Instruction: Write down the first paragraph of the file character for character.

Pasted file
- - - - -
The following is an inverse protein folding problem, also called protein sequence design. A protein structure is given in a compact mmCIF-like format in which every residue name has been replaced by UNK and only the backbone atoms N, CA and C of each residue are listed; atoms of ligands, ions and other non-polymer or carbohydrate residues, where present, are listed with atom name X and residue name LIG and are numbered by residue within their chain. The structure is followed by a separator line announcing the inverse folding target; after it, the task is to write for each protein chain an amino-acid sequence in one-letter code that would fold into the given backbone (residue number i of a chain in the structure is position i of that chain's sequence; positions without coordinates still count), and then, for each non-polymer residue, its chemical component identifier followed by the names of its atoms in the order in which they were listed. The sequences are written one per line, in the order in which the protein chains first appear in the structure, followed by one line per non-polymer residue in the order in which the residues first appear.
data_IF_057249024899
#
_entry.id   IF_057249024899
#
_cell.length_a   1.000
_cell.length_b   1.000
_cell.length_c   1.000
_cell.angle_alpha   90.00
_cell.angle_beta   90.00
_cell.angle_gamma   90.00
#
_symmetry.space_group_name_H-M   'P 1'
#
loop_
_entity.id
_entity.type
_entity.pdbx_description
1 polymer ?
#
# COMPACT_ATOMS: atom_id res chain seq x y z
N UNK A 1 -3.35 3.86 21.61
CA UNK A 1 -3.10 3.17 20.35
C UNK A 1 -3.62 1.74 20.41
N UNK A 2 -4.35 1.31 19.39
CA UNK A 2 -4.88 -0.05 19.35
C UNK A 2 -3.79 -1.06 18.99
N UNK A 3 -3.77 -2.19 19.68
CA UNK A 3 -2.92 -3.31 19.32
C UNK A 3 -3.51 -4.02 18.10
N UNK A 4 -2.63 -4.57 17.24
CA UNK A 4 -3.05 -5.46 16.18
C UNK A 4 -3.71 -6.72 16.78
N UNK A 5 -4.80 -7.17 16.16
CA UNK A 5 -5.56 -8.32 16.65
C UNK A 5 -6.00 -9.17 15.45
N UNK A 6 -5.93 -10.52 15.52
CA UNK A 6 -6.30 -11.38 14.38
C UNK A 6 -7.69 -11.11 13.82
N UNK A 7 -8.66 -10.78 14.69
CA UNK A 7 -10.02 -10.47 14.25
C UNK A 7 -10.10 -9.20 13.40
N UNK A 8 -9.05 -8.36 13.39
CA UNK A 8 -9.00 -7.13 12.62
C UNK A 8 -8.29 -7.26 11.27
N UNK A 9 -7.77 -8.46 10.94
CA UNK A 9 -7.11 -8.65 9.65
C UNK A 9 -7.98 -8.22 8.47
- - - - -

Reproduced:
The following is an inverse protein folding problem, also called protein sequence design. A protein structure is given in a compact mmCIF-like format in which every residue name has been replaced by UNK and only the backbone atoms N, CA and C of each residue are listed; atoms of ligands, ions and other non-polymer or carbohydrate residues, where present, are listed with atom name X and residue name LIG and are numbered by residue within their chain. The structure is followed by a separator line announcing the inverse folding target; after it, the task is to write for each protein chain an amino-acid sequence in one-letter code that would fold into the given backbone (residue number i of a chain in the structure is position i of that chain's sequence; positions without coordinates still count), and then, for each non-polymer residue, its chemical component identifier followed by the names of its atoms in the order in which they were listed. The sequences are written one per line, in the order in which the protein chains first appear in the structure, followed by one line per non-polymer residue in the order in which the residues first appear.